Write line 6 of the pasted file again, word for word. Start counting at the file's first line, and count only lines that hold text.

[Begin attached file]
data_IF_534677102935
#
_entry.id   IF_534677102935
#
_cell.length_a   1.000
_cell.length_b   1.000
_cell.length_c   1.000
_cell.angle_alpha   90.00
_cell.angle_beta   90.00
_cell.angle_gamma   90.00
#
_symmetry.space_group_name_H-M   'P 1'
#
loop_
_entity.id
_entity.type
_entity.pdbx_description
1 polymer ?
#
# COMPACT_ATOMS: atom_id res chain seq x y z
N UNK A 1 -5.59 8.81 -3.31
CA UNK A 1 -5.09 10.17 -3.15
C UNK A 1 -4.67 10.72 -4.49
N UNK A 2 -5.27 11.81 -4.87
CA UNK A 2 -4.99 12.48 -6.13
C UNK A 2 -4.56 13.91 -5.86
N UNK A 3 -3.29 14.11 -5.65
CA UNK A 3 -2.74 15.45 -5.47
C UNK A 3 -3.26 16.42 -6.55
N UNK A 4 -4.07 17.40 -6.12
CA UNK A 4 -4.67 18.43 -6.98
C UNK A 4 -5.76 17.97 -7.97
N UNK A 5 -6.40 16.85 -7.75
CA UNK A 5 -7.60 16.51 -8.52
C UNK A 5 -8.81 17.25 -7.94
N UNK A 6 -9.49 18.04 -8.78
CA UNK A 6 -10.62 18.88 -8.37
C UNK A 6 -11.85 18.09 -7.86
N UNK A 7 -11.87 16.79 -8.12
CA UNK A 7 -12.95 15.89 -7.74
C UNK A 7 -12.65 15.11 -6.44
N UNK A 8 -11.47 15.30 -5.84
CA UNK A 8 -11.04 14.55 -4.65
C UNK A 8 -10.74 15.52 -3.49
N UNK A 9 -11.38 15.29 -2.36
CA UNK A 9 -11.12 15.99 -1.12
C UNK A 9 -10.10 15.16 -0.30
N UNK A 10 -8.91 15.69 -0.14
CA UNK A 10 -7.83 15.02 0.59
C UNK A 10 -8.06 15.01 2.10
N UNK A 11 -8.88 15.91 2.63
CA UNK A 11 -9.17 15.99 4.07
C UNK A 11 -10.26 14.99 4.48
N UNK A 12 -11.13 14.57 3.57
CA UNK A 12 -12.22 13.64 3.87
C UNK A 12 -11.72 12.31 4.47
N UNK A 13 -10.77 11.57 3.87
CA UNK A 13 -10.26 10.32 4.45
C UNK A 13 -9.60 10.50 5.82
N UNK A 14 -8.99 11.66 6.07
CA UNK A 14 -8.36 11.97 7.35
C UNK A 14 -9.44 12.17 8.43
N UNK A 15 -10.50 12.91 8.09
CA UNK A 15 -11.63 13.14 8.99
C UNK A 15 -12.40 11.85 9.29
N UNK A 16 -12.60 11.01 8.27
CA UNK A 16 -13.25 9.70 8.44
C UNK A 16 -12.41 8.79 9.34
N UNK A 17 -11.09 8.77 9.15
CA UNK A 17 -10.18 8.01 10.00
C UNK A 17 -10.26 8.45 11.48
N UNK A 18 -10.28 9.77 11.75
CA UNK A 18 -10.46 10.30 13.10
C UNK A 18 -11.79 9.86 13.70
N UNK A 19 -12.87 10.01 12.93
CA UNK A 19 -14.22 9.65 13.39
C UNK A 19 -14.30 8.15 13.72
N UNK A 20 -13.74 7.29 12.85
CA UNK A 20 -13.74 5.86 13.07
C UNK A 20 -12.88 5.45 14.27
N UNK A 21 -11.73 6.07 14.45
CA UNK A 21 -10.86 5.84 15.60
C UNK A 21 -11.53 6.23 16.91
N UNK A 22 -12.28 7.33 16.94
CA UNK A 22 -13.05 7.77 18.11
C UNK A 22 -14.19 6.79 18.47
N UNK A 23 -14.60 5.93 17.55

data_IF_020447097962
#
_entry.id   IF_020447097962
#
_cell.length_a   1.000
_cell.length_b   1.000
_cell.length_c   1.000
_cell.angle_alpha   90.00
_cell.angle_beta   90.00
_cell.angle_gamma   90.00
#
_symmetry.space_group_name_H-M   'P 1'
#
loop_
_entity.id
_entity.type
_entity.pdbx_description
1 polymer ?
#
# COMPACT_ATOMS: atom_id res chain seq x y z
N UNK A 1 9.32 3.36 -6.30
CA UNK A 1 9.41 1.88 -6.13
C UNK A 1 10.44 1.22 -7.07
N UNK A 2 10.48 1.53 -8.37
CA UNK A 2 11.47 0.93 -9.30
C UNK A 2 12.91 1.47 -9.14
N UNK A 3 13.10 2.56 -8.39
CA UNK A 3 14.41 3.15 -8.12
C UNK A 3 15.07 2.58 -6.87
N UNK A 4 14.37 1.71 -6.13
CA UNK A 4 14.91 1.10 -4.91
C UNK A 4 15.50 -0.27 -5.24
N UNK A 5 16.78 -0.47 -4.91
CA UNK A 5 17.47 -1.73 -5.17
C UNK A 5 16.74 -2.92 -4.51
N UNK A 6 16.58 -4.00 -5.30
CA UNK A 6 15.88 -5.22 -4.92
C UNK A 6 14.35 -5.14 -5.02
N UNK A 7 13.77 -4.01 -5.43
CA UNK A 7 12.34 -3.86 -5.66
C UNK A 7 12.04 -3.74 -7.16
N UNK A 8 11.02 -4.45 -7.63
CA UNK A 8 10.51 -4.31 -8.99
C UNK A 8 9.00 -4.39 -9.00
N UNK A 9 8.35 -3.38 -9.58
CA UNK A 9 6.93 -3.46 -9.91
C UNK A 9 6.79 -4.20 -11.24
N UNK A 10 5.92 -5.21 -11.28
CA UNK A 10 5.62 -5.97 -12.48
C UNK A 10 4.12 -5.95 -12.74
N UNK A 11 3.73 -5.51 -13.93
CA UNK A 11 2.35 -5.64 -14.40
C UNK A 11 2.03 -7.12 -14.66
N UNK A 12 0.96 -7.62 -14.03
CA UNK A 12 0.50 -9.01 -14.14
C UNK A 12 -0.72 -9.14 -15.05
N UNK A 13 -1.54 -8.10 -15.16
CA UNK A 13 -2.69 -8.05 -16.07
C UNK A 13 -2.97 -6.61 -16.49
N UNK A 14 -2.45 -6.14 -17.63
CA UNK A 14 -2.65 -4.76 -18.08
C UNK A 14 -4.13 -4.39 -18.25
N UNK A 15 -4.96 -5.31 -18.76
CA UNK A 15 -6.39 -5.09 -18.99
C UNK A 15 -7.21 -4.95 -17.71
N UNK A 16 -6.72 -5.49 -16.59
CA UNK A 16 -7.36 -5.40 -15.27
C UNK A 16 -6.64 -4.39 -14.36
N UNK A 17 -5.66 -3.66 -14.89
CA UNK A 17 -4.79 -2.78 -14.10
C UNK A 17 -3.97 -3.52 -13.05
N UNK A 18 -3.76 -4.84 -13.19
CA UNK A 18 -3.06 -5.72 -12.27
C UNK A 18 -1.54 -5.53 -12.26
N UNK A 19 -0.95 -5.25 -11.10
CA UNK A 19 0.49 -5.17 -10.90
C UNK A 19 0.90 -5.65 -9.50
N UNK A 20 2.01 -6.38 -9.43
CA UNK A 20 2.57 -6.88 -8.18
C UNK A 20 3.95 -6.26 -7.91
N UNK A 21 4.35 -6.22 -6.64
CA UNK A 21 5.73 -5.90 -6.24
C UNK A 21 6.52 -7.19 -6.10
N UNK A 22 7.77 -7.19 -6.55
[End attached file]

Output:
_cell.length_b   1.000